Texas Instruments today announced it is collaborating with SoftKinetic to grow adoption of gesture control in televisions, personal computers, and a wide variety of other consumer and industrial devices. At the 2013 Consumer Electronics Show (CES), TI will demonstrate its new 3D time-of-flight (ToF) image sensor chipset, which integrates SoftKinetic's DepthSense pixel technology and runs SoftKinetic's iisu middleware for finger, hand and full-body tracking.
TI chipset is inside 3D cameras that control a laptop and a smart TV to access and navigate movies, games and other content with the wave of a hand. The TV demonstration also features TI's OMAP 5 processor, which powers an impressive natural user interface with robust gesture recognition and full-HD graphics.
Both demonstrations will be showcased at CES 2013 in the TI Village, North Hall of the Las Vegas Convention Center. SoftKinetic has long believed that motion control and gesture recognition is the future of user interfaces and digital interactivity, said Michel Tombroff, chief executive officer of SoftKinetic. We are pleased to collaborate with TI to help bring this technology into the mass market, and look forward to having our technology impact the everyday lives of consumers.
Current 3D gesture recognition solutions lack real-time tracking and suffer from poor sensitivity, which can cause sluggish performance. TI's ToF chipset, featuring a 3D sensor employing SoftKinetic's DepthSense pixel technology, overcomes this problem to deliver high sensitivity and the real-time motion tracking responsiveness consumers expect. The TI and SoftKinetic solution enables precise tracking of finger, hand and full-body gestures. TI plans to follow its initial products with a complete portfolio of solutions suitable for various applications and form factors.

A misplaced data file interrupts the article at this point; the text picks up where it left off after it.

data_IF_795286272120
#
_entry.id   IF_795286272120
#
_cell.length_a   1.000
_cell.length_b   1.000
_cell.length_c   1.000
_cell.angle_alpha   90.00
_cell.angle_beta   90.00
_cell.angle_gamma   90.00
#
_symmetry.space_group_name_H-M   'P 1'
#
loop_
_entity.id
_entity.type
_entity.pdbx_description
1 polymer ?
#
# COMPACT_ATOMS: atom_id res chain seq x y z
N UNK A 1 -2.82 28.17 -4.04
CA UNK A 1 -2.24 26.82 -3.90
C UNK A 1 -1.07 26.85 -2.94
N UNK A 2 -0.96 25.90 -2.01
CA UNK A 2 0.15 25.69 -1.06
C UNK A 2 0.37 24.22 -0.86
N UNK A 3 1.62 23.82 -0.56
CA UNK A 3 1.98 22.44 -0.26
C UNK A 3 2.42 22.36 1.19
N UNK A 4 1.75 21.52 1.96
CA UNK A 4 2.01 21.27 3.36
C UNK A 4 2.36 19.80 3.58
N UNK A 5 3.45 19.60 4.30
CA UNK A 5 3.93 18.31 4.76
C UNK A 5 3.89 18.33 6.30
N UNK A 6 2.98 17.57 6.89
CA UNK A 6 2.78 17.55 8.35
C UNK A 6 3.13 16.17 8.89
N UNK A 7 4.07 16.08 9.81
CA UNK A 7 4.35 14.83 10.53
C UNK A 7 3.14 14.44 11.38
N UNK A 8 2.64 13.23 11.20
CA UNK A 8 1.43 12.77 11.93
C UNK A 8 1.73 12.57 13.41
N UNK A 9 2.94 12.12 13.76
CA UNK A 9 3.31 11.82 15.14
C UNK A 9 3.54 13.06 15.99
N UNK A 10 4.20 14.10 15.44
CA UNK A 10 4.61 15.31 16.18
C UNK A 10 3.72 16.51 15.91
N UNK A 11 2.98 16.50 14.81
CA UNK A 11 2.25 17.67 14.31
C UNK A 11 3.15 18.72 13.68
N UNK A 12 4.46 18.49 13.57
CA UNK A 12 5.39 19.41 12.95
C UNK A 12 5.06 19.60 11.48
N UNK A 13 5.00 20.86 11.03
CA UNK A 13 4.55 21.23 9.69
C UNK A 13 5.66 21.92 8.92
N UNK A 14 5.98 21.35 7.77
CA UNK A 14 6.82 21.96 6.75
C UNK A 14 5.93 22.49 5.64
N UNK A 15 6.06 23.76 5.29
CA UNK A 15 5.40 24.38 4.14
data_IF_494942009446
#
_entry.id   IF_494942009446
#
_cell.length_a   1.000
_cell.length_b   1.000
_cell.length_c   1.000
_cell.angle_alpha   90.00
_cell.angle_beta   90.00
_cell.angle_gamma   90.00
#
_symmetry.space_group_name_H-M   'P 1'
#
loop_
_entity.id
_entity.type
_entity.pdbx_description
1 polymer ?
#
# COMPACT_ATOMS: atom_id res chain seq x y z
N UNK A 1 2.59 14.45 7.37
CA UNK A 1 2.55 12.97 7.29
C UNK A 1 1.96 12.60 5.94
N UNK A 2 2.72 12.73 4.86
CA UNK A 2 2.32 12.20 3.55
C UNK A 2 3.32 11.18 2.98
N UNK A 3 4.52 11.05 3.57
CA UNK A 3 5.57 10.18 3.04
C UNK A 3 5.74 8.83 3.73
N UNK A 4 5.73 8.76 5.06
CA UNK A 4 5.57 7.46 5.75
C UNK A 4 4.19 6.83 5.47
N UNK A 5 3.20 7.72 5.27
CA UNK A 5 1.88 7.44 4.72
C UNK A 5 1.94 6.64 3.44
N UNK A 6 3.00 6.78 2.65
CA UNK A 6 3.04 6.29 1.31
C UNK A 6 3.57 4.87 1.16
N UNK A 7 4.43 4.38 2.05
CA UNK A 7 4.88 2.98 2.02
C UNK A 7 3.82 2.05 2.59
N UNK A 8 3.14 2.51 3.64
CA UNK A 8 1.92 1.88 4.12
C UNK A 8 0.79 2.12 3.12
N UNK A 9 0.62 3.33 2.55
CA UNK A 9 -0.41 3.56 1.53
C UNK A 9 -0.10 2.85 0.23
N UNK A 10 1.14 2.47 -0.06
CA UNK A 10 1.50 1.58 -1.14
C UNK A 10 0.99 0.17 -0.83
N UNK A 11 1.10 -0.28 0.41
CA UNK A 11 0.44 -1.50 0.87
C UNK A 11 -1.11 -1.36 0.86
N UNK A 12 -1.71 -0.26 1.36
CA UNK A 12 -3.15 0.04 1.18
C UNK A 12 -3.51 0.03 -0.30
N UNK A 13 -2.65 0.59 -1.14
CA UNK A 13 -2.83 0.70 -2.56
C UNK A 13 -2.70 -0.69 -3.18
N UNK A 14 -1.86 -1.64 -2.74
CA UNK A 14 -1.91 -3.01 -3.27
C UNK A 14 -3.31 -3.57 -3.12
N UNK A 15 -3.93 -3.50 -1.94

There are a plethora of applications that can benefit from the accuracy and resolution of this technology, said Gaurang Shah, vice president of Audio and Imaging Products at TI. Imagine an end equipment designer tilting, rotating, compressing and expanding a new product in 3D to inspect and evaluate it on their PC before committing to a hardware prototype. We believe our collaboration with SoftKinetic will ignite more applications like this, and foster further technology innovation to simplify the way we interact with machines.